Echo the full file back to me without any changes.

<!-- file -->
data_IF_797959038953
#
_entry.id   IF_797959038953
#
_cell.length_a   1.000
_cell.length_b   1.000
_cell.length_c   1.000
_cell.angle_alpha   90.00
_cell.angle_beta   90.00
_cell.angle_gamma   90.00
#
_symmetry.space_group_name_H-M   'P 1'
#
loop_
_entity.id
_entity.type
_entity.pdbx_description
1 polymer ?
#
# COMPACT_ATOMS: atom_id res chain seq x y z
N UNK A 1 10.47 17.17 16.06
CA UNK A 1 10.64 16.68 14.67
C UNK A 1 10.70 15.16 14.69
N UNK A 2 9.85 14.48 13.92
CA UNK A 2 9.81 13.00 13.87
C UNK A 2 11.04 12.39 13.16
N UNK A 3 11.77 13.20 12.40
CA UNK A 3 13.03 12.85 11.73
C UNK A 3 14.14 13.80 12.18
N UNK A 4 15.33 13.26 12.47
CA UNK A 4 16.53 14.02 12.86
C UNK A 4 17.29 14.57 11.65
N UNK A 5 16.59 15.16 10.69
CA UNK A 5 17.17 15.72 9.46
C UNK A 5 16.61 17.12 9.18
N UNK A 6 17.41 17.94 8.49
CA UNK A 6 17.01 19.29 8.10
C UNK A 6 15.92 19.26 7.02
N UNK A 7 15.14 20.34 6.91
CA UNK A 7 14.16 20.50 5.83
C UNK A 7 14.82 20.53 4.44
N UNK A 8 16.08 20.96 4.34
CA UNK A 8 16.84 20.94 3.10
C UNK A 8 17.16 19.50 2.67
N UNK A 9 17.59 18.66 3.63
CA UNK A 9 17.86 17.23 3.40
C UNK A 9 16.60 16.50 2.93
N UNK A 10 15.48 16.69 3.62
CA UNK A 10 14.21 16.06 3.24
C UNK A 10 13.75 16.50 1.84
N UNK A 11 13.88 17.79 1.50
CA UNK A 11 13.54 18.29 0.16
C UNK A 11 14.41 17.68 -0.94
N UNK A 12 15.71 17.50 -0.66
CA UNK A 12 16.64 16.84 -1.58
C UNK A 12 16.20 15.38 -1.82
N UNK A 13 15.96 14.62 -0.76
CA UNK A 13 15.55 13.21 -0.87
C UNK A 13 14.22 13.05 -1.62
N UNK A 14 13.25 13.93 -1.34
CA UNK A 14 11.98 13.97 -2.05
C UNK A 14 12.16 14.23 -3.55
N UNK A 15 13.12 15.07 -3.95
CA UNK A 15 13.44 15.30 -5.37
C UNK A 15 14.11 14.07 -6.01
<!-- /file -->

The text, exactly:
data_IF_797959038953
#
_entry.id   IF_797959038953
#
_cell.length_a   1.000
_cell.length_b   1.000
_cell.length_c   1.000
_cell.angle_alpha   90.00
_cell.angle_beta   90.00
_cell.angle_gamma   90.00
#
_symmetry.space_group_name_H-M   'P 1'
#
loop_
_entity.id
_entity.type
_entity.pdbx_description
1 polymer ?
#
# COMPACT_ATOMS: atom_id res chain seq x y z
N UNK A 1 10.47 17.17 16.06
CA UNK A 1 10.64 16.68 14.67
C UNK A 1 10.70 15.16 14.69
N UNK A 2 9.85 14.48 13.92
CA UNK A 2 9.81 13.00 13.87
C UNK A 2 11.04 12.39 13.16
N UNK A 3 11.77 13.20 12.40
CA UNK A 3 13.03 12.85 11.73
C UNK A 3 14.14 13.80 12.18
N UNK A 4 15.33 13.26 12.47
CA UNK A 4 16.53 14.02 12.86
C UNK A 4 17.29 14.57 11.65
N UNK A 5 16.59 15.16 10.69
CA UNK A 5 17.17 15.72 9.46
C UNK A 5 16.61 17.12 9.18
N UNK A 6 17.41 17.94 8.49
CA UNK A 6 17.01 19.29 8.10
C UNK A 6 15.92 19.26 7.02
N UNK A 7 15.14 20.34 6.91
CA UNK A 7 14.16 20.50 5.83
C UNK A 7 14.82 20.53 4.44
N UNK A 8 16.08 20.96 4.34
CA UNK A 8 16.84 20.94 3.10
C UNK A 8 17.16 19.50 2.67
N UNK A 9 17.59 18.66 3.63
CA UNK A 9 17.86 17.23 3.40
C UNK A 9 16.60 16.50 2.93
N UNK A 10 15.48 16.69 3.62
CA UNK A 10 14.21 16.06 3.24
C UNK A 10 13.75 16.50 1.84
N UNK A 11 13.88 17.79 1.50
CA UNK A 11 13.54 18.29 0.16
C UNK A 11 14.41 17.68 -0.94
N UNK A 12 15.71 17.50 -0.66
CA UNK A 12 16.64 16.84 -1.58
C UNK A 12 16.20 15.38 -1.82
N UNK A 13 15.96 14.62 -0.76
CA UNK A 13 15.55 13.21 -0.87
C UNK A 13 14.22 13.05 -1.62
N UNK A 14 13.25 13.93 -1.34
CA UNK A 14 11.98 13.97 -2.05
C UNK A 14 12.16 14.23 -3.55
N UNK A 15 13.12 15.07 -3.95
CA UNK A 15 13.44 15.30 -5.37
C UNK A 15 14.11 14.07 -6.01